Bag those big-game doubts about Mussina

October 06, 1997|By Ken Rosenthal

For Orioles pitching coach Ray Miller, the question about Mike Mussina being a big-game pitcher was settled long before the Division Series against Seattle.

Miller said that Mussina is so competitive, it was necessary to adjust the Orioles' September rotation to prevent him from facing Roger Clemens and Randy Johnson in three consecutive starts.

"I knew he would compete against Clemens -- that takes a lot out of you," Miller said. "I didn't think it was fair when we were going to ask to pitch him against Randy Johnson twice, which was inevitable in this series."

So, Nerio Rodriguez beat Clemens on Sept. 23, and Mussina pitched two days later. Clearly, he had plenty left for Johnson and the Mariners -- first in Game 1, and then yesterday in Game 4 on three days' rest.

A certain knuckleheaded columnist suggested three weeks ago that Scott Erickson should pitch Game 1 because he would be more comfortable than Mussina coming back on short rest.

The Orioles could have saved Mussina for Game 1 of the AL Championship Series by doing that, but who's to say they would have won the Division Series? And who's to question the club's logic or Mussina's heart now?

HTS broadcaster Mike Flanagan, Mussina's former teammate and pitching coach, called his 3-1 victory over Seattle yesterday "maybe the best short-rest performance I've seen."

"Believe it or not, he was even better today than he was in the first game -- and he was great in the first game," Seattle right fielder Jay Buhner said.

The belief here was that Mussina needed to turn into Bob Gibson for the Orioles to win the series.

Well, at least we got that one right.

Mussina allowed seven hits in 14 innings against the highest-scoring team in baseball, the team that set the major-league home run record this season.

He held Ken Griffey hitless in six at-bats, preventing the American League home run champion from hitting the ball out of the infield.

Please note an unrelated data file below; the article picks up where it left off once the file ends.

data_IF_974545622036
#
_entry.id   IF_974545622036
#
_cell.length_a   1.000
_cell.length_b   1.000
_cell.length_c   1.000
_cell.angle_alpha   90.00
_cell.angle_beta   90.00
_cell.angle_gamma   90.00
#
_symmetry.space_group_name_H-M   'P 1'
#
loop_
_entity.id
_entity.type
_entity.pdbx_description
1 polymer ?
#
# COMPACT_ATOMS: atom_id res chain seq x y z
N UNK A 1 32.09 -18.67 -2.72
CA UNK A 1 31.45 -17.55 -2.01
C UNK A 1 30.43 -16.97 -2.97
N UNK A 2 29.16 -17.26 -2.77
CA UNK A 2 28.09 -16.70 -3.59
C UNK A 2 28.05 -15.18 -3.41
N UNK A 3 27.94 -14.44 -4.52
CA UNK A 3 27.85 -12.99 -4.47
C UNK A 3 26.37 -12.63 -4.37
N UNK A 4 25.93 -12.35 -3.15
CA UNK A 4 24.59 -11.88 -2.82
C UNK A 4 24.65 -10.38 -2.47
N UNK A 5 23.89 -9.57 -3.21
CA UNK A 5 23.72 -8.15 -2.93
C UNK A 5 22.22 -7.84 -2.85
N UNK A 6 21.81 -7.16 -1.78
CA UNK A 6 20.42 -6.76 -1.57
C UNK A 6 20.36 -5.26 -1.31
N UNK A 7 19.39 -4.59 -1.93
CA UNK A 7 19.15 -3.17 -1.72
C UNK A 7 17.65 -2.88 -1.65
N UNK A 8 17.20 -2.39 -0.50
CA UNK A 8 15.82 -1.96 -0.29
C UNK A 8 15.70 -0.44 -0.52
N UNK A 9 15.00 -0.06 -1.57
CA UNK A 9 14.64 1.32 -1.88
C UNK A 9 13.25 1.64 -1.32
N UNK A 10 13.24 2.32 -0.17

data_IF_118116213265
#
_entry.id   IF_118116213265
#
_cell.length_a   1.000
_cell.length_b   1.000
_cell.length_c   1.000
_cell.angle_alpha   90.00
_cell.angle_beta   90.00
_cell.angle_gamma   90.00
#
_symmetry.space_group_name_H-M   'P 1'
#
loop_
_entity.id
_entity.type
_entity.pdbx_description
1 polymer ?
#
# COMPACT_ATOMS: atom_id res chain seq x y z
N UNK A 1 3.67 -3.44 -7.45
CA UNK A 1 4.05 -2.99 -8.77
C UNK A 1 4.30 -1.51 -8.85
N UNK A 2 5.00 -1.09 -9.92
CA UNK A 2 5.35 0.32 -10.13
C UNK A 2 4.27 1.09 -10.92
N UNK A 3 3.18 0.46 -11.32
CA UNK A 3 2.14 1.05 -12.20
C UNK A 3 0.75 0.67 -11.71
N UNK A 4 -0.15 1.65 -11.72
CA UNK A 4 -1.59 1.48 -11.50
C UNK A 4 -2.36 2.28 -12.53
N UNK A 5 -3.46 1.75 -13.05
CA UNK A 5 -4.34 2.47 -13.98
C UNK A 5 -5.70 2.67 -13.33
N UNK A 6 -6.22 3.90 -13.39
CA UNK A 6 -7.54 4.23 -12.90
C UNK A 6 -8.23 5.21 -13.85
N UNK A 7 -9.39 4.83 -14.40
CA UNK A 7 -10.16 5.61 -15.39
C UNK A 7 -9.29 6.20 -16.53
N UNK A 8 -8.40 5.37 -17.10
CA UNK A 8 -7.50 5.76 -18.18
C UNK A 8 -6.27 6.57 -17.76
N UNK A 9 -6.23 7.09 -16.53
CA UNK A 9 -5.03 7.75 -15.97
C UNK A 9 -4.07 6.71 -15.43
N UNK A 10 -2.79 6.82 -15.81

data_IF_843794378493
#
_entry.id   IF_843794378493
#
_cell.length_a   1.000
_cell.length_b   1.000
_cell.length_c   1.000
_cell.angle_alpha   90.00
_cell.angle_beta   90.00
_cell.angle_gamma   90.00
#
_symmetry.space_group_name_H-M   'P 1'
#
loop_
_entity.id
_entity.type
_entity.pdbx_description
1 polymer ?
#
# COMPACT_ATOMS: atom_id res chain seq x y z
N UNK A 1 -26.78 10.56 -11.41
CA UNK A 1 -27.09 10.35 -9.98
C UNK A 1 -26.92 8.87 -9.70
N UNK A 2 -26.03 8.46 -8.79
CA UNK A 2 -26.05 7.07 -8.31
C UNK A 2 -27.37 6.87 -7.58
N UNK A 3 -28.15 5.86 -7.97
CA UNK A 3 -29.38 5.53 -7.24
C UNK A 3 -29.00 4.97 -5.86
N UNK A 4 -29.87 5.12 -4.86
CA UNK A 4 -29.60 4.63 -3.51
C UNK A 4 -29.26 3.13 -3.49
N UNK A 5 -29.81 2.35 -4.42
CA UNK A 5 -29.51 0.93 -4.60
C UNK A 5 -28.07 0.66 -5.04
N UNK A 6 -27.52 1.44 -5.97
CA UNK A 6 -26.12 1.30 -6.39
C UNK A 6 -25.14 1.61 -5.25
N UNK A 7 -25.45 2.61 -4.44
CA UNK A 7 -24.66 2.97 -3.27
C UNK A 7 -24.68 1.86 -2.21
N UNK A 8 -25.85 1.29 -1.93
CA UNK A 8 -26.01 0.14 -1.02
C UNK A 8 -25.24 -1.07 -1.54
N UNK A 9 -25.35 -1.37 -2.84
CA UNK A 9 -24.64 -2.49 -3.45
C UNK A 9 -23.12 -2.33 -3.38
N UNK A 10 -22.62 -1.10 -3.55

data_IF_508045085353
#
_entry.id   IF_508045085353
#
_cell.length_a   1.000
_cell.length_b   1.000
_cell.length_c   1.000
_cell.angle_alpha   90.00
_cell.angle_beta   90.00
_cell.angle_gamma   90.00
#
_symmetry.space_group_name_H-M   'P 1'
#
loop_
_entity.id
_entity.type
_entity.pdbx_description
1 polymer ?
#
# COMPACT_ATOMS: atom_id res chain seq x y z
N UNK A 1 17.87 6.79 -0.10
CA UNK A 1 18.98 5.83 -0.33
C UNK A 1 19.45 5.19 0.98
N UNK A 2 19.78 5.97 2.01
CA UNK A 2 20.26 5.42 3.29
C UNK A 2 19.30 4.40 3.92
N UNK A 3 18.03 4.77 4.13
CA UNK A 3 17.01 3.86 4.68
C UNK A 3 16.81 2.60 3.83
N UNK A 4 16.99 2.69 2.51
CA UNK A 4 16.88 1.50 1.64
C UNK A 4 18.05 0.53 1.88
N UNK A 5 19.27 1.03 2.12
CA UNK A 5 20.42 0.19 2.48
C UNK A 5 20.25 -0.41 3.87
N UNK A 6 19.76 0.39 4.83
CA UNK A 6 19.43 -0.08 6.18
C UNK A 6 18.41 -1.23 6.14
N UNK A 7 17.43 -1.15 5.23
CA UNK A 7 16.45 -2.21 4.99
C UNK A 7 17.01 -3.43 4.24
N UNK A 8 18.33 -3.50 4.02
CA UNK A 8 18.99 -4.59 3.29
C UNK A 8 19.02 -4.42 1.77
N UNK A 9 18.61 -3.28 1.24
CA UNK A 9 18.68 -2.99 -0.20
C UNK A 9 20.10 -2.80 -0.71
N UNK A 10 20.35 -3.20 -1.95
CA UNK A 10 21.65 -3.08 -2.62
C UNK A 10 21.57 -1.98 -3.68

And he handed Randy Johnson his first consecutive losses in back-to-back decisions since April 30-May 6, 1994.

Buhner compared him to Roger Clemens. Alex Rodriguez said he pitched like a "four- or five-time Cy Young winner."

Clearly, he reached a different level in this series.

Maintaining the highest active winning percentage in the majors is one thing. Winning postseason games under difficult conditions is another.

The issue is still a sensitive topic with Mussina, who bristled yesterday when asked, "What does the term big-game pitcher mean to you?"

"It doesn't mean anything to me," Mussina snapped. "It means something to you, not to me."

Relax, Mike.

It also means something to your team.

Mussina entered this series with both a spotty postseason record (0-1, 5.27) and spotty record on three days' rest (2-2, 5.25).

Who cares anymore?

Mussina struck out 16 in the two games against Seattle, breaking a record for an Orioles postseason series held by Jim Palmer.

"He's obviously proven to himself that he can win under all kinds of circumstances," Flanagan said. "Most of his great games -- even the near-perfect game this year -- were on five days' rest. He's always done better with more than less."

What changed?

"The situation today was different than other situations," Mussina said. "This is a one-time deal. I'm not going to pitch for a while after this. You've got to let it all hang out. I had only pitched two games in two weeks leading up to this. I wasn't overworked. I thought I was real sharp. I felt stronger than I thought I was going to feel. Shoot, it was 80-something degrees out there in October. It was a nice day to pitch."

But Flanagan said that Mussina also grasped that he could benefit from working on three days' rest. His breaking pitches would be better. So would his control.

His fastball?

"He actually threw harder than Johnson," Flanagan said. "That's something you don't usually associate with three days' rest. But his delivery is so much more fluid.

"Your finesse pitchers usually don't have the fastball. But when they're not thinking of throwing hard, just being smooth, it's usually there. That's why guys in the past liked pitching on three days' rest."

Mussina had everything yesterday -- his fastball and slider, changeup and knuckle curve. He threw 101 pitches in seven innings, and did not allow a hit after the second.

His only mistake was a 1-1 fastball that Edgar Martinez hit for a home run in the second. It was Martinez's second homer of the series off Mussina. But in the sixth, Mussina rebounded from a 3-0 count to strike him out.

"I got two breaking pitches after it was 3-1 in the count. I couldn't believe it. That really makes it tough to hit," Martinez said.

Mussina did not question Johnson's decision to remove him, saying, "We have an awesome bullpen." Johnson and Miller protected their starters all season. Indeed, that might be one reason Mussina was so effective yesterday.

ESPN showed him pumping his fist and clapping his hands after a strikeout by Randy Myers in the ninth inning. The crowd of 48,766 chanted "Moooose" for much of the day, and again during the Orioles' celebration.

It was a salute to an ace.

An artist reaching new heights.

A big-game pitcher.

Pub Date: 10/06/97

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